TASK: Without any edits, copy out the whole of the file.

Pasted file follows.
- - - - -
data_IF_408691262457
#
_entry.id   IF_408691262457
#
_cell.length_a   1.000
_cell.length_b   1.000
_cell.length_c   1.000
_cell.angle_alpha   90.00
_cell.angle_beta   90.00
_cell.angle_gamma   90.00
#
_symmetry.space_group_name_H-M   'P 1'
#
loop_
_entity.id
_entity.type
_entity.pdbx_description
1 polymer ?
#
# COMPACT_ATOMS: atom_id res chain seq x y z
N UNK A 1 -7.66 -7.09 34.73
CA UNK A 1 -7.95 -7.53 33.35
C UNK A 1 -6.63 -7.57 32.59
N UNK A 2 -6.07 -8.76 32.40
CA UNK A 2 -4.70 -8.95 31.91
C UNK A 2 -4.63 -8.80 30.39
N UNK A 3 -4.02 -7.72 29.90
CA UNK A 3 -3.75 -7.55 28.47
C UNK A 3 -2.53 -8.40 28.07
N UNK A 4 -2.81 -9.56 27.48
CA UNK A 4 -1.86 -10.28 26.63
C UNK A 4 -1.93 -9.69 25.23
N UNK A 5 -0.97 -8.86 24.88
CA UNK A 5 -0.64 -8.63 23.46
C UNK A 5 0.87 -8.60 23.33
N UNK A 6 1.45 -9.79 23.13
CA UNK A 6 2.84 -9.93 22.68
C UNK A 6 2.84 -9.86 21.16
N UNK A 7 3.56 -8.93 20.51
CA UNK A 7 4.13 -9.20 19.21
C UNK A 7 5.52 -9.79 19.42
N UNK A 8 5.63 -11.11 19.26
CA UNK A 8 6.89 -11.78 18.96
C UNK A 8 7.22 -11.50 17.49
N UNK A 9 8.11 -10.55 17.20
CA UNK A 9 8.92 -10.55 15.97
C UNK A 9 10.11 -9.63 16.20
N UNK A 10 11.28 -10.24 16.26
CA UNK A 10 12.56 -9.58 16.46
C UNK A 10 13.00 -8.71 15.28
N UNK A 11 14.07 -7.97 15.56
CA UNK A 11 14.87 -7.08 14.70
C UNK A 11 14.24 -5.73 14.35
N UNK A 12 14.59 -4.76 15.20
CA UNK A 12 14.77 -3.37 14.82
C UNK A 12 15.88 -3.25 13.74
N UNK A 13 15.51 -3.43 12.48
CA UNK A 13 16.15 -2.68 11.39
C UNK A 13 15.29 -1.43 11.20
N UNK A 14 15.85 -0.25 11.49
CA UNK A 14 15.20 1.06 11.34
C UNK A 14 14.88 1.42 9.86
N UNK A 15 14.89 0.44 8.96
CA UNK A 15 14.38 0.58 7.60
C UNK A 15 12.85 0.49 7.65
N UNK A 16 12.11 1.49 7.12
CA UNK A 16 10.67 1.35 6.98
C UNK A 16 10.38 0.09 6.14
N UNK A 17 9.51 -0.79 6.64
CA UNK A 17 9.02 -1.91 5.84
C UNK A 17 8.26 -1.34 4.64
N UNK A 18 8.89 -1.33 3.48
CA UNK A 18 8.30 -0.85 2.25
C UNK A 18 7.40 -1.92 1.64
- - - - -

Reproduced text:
data_IF_408691262457
#
_entry.id   IF_408691262457
#
_cell.length_a   1.000
_cell.length_b   1.000
_cell.length_c   1.000
_cell.angle_alpha   90.00
_cell.angle_beta   90.00
_cell.angle_gamma   90.00
#
_symmetry.space_group_name_H-M   'P 1'
#
loop_
_entity.id
_entity.type
_entity.pdbx_description
1 polymer ?
#
# COMPACT_ATOMS: atom_id res chain seq x y z
N UNK A 1 -7.66 -7.09 34.73
CA UNK A 1 -7.95 -7.53 33.35
C UNK A 1 -6.63 -7.57 32.59
N UNK A 2 -6.07 -8.76 32.40
CA UNK A 2 -4.70 -8.95 31.91
C UNK A 2 -4.63 -8.80 30.39
N UNK A 3 -4.02 -7.72 29.90
CA UNK A 3 -3.75 -7.55 28.47
C UNK A 3 -2.53 -8.40 28.07
N UNK A 4 -2.81 -9.56 27.48
CA UNK A 4 -1.86 -10.28 26.63
C UNK A 4 -1.93 -9.69 25.23
N UNK A 5 -0.97 -8.86 24.88
CA UNK A 5 -0.64 -8.63 23.46
C UNK A 5 0.87 -8.60 23.33
N UNK A 6 1.45 -9.79 23.13
CA UNK A 6 2.84 -9.93 22.68
C UNK A 6 2.84 -9.86 21.16
N UNK A 7 3.56 -8.93 20.51
CA UNK A 7 4.13 -9.20 19.21
C UNK A 7 5.52 -9.79 19.42
N UNK A 8 5.63 -11.11 19.26
CA UNK A 8 6.89 -11.78 18.96
C UNK A 8 7.22 -11.50 17.49
N UNK A 9 8.11 -10.55 17.20
CA UNK A 9 8.92 -10.55 15.97
C UNK A 9 10.11 -9.63 16.20
N UNK A 10 11.28 -10.24 16.26
CA UNK A 10 12.56 -9.58 16.46
C UNK A 10 13.00 -8.71 15.28
N UNK A 11 14.07 -7.97 15.56
CA UNK A 11 14.87 -7.08 14.70
C UNK A 11 14.24 -5.73 14.35
N UNK A 12 14.59 -4.76 15.20
CA UNK A 12 14.77 -3.37 14.82
C UNK A 12 15.88 -3.25 13.74
N UNK A 13 15.51 -3.43 12.48
CA UNK A 13 16.15 -2.68 11.39
C UNK A 13 15.29 -1.43 11.20
N UNK A 14 15.85 -0.25 11.49
CA UNK A 14 15.20 1.06 11.34
C UNK A 14 14.88 1.42 9.86
N UNK A 15 14.89 0.44 8.96
CA UNK A 15 14.38 0.58 7.60
C UNK A 15 12.85 0.49 7.65
N UNK A 16 12.11 1.49 7.12
CA UNK A 16 10.67 1.35 6.98
C UNK A 16 10.38 0.09 6.14
N UNK A 17 9.51 -0.79 6.64
CA UNK A 17 9.02 -1.91 5.84
C UNK A 17 8.26 -1.34 4.64
N UNK A 18 8.89 -1.33 3.48
CA UNK A 18 8.30 -0.85 2.25
C UNK A 18 7.40 -1.92 1.64